Geoffrey Sax

Geoffrey Sax (sometimes credited as Geoff Sax) is a British film and television director, who has worked on a variety of drama productions in both the United Kingdom and the United States.

Geoffrey Sax
Other namesGeoff Sax
OccupationFilm director

Life and careerEdit

He began his directing career in the late 1970s, initially working in comedy, directing episodes of a number of sketch shows such as Cannon and Ball and End of Part One. He made the move into directing drama in the early 1980s, working on episodes of popular BBC dramas such as Bergerac and Lovejoy.

Later in the decade he worked on ITV programmes such as Spitting Image and The New Statesman. In the early 1990s he worked for a time in America, directing television films and miniseries for various networks there. His most noted production during this time was the BBC / Universal Studios / Fox Network TV movie version of the popular science-fiction series Doctor Who, screened in 1996 and starring Paul McGann as the Doctor.

In 1998 Sax returned to the UK. He helmed Lynda La Plante's adaptation of her own novel Killer Net that year, and later gained credits on Paul Abbott's acclaimed Clocking Off, a Red Production Company series for BBC One.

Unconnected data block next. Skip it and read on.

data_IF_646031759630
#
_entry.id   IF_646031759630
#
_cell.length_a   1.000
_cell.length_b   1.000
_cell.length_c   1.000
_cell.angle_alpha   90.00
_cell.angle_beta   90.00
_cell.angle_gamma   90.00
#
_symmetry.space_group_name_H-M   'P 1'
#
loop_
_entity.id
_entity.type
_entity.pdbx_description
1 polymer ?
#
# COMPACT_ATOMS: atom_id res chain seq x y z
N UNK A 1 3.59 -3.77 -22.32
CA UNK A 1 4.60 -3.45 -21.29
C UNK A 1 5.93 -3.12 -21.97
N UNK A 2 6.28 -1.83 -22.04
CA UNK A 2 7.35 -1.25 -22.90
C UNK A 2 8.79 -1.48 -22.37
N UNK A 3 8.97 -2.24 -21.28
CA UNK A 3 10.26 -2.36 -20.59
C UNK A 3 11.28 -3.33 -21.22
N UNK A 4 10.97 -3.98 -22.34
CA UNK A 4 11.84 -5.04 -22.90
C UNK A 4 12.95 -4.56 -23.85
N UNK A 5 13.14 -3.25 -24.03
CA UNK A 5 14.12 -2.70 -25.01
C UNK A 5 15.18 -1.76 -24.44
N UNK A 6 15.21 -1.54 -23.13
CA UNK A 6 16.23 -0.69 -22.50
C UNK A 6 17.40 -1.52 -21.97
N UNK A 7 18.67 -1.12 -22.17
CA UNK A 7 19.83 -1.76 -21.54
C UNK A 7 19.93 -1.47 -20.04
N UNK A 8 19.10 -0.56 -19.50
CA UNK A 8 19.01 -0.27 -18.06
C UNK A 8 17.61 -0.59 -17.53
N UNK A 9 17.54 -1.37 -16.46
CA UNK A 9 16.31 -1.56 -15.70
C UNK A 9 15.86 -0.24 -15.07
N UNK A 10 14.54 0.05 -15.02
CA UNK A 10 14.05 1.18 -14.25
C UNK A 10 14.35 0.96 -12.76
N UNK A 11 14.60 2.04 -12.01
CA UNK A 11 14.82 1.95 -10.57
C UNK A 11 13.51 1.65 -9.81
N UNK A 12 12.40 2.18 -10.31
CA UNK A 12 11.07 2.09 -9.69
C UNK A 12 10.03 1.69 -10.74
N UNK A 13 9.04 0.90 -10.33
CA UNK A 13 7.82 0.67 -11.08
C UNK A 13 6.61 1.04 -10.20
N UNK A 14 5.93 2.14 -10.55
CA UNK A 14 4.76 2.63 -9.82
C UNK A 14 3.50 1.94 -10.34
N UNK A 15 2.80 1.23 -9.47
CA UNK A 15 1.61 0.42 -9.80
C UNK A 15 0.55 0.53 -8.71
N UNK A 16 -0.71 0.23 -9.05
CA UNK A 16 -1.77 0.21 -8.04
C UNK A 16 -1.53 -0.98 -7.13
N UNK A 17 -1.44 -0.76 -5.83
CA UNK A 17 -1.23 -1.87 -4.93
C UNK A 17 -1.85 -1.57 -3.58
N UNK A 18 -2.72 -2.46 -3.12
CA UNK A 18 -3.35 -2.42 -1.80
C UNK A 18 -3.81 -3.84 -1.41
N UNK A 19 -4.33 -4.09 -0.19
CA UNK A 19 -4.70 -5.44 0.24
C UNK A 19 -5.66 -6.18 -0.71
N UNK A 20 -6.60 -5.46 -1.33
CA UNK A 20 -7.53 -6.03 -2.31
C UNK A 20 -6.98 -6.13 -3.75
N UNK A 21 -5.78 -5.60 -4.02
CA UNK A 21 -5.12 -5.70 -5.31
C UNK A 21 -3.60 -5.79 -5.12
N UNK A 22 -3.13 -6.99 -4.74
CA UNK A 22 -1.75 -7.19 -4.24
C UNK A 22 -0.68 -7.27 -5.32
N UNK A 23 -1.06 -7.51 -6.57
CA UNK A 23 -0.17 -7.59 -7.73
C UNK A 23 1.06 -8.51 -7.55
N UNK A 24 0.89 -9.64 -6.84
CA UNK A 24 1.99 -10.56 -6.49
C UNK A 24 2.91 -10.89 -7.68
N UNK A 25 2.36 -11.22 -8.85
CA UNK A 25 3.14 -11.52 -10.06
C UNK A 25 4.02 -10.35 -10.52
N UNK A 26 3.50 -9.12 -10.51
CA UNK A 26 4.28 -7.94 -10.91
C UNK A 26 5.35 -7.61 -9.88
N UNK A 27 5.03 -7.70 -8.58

In 2001 he directed a modern-day adaptation of the story of Othello, produced by London Weekend Television for the ITV network and starring Eamonn Walker, Christopher Eccleston and Keeley Hawes. The adaptation was written by Andrew Davies, who Sax worked with again the following year when he directed Davies' adaptation of Sarah Waters' novel Tipping the Velvet for Sally Head Productions and BBC Two. This was not the only connection between the two productions: Keeley Hawes also co-starred in Tipping the Velvet, the lead in which was played by Rachael Stirling, who had a smaller role in Othello.

Sax's first theatrically released feature film, White Noise, was released in January 2005, entering the US Box Office top ten at No. 2. His second feature, Stormbreaker — based on Anthony Horowitz's Alex Rider novel of the same name — was released in the summer of 2006. He also directed the film Frankie & Alice in 2010.

In 2011, Sax directed a television film entitled Christopher and His Kind.[1]

He directed the Sky1 television film television film adaptation of the M. C. Beaton novel Agatha Raisin and the Quiche of Death.





  1. ^ Honeycutt, Kirk (June 26, 2011). "Christopher and His Kind: Film Review". The Hollywood Reporter.

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